The largest comparative cross-sectional descriptive sero-epidemiological study of ZIKV-FLAVI and malaria cocirculation in Nigeria is the subject of this study. Increased antibody seropositivity, hidden endemicity and the prevalence of ZIKV, FLAVI and malaria co-circulating in Nigeria were all revealed by the findings of this study. Antibody cross-reactivity, previous exposure to the arboviral vaccine (possibly the yellow fever vaccine), long-term exposure immunity, different vector densities across the three regions due to different types of vegetation, human population indices or anthropogenic activities, climate change, vector adaptations, temperature and humidity variations and flooding may have influenced these results. As a result, patients with acute febrile syndrome should have a differential diagnosis made and screening blood donors for arboviral infections will help doctors and policymakers make interventions, get data and use effective control measures.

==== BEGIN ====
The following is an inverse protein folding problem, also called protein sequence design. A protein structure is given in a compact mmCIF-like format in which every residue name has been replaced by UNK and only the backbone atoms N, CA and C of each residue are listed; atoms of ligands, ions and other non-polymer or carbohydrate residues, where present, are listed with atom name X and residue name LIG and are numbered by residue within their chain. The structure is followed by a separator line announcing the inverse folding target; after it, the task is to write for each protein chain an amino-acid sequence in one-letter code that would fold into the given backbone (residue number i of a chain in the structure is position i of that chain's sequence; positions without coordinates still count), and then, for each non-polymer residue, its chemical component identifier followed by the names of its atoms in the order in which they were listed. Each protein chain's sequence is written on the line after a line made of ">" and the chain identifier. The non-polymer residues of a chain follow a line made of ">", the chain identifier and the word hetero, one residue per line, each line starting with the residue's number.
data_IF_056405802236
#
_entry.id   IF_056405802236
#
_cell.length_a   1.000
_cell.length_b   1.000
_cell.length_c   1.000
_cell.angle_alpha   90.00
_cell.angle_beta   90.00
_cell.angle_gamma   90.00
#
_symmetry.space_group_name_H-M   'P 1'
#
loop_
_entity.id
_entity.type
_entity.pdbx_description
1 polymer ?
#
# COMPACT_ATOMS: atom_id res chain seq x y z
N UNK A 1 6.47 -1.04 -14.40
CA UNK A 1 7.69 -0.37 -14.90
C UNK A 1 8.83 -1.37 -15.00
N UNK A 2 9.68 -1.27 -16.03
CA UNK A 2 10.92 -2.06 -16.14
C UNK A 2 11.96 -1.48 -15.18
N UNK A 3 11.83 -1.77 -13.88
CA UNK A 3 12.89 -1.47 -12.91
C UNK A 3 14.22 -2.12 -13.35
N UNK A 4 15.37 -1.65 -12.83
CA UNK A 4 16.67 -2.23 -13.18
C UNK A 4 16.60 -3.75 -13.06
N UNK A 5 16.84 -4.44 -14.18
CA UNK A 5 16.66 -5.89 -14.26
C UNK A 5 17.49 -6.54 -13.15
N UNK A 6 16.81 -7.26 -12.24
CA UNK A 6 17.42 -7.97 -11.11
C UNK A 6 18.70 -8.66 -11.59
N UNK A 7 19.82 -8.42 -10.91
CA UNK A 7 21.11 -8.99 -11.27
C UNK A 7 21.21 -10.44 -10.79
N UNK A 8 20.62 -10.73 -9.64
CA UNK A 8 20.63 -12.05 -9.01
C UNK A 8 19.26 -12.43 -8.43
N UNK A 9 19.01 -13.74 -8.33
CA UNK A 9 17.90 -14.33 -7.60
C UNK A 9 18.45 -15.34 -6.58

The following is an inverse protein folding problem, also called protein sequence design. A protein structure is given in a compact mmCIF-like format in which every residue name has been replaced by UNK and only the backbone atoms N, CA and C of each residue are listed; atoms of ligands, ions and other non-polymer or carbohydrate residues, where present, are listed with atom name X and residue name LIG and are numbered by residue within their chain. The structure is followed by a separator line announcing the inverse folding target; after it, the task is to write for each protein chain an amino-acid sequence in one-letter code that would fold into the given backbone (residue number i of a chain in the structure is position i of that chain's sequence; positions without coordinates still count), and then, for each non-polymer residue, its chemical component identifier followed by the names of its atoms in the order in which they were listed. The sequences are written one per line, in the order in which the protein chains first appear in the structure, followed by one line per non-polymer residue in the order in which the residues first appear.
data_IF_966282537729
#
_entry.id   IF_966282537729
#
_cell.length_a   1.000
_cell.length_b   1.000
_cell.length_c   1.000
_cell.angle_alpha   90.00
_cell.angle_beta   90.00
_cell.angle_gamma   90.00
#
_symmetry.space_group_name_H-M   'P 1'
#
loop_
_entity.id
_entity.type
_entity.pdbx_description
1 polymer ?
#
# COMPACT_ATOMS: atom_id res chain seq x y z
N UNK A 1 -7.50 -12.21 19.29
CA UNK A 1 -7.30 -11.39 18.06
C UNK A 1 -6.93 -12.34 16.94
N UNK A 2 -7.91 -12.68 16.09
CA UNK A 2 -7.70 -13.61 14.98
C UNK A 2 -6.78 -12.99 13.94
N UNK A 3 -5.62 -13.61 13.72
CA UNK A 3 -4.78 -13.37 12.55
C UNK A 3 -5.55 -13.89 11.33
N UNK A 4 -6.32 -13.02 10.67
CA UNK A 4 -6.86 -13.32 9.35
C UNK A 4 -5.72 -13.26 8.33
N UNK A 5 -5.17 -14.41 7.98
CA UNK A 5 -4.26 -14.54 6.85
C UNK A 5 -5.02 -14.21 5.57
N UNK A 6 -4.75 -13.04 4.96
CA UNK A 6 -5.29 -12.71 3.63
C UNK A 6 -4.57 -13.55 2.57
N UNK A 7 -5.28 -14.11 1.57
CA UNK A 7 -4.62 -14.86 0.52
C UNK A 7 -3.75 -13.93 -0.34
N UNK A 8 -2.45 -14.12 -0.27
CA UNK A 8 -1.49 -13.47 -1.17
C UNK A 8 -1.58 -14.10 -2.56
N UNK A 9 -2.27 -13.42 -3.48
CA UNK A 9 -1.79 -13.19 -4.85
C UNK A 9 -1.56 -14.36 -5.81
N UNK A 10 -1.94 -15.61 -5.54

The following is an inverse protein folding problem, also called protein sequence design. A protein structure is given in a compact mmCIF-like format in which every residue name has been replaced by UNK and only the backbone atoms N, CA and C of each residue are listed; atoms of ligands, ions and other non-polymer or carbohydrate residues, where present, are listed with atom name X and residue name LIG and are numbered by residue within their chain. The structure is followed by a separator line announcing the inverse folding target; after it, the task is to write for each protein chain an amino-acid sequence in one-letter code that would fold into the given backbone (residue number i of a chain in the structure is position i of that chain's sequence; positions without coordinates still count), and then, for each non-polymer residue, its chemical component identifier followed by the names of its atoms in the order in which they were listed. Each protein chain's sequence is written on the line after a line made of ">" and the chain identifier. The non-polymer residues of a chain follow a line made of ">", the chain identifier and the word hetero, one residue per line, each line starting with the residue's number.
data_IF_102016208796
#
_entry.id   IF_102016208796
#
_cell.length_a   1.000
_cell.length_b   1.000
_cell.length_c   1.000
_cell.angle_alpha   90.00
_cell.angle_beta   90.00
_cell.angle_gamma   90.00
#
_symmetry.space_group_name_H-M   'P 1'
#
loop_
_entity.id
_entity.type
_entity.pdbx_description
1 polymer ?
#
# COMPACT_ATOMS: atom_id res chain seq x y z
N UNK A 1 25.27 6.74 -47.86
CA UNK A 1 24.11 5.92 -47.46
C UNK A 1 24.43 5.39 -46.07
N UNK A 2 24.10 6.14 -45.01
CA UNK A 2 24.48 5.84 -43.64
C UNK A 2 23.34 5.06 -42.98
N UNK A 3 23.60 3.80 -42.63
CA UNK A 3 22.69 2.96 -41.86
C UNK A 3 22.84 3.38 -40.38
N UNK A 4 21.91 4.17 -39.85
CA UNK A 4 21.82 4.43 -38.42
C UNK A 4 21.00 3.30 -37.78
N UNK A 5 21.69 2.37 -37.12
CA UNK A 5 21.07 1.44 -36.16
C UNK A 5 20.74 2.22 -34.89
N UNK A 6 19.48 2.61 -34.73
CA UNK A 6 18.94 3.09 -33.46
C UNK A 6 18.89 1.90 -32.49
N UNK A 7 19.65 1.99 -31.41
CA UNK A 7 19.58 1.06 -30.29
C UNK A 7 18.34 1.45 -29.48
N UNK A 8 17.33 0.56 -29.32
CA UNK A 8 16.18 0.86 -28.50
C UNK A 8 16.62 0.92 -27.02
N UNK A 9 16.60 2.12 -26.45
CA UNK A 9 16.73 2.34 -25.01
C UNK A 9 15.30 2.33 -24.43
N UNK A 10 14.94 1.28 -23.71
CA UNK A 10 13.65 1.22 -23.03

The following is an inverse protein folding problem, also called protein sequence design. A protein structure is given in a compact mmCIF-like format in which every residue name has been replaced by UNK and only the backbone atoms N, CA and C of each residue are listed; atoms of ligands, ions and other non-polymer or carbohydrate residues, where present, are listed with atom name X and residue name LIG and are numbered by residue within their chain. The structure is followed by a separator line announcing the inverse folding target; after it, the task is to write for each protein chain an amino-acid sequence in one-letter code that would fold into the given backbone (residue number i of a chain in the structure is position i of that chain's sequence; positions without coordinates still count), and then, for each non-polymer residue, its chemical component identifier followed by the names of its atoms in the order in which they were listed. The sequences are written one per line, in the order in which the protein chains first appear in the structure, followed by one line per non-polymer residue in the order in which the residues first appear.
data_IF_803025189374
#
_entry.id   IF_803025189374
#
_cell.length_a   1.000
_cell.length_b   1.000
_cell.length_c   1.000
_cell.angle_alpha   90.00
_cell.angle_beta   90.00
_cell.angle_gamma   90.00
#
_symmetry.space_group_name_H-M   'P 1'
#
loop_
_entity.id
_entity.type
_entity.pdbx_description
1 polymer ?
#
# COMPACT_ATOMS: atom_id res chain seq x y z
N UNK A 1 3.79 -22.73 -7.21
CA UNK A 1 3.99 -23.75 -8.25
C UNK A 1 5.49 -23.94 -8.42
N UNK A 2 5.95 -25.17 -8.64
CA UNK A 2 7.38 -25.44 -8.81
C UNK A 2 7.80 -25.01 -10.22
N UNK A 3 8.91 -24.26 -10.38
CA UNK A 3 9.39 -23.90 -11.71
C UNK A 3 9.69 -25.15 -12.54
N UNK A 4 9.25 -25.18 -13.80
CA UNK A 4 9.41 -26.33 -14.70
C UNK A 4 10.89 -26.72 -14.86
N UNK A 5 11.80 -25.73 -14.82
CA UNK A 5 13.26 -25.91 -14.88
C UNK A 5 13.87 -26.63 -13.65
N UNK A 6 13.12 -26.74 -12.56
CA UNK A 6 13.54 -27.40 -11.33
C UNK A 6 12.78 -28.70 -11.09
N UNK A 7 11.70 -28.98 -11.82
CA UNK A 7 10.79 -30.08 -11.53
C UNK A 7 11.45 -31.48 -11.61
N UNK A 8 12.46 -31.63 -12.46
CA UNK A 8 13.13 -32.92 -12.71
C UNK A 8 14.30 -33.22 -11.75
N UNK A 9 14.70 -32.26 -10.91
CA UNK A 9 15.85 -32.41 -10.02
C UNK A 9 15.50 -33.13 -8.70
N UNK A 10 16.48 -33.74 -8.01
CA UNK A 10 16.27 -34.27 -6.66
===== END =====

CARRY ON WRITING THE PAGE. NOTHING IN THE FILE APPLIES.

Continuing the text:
Conflict of Interest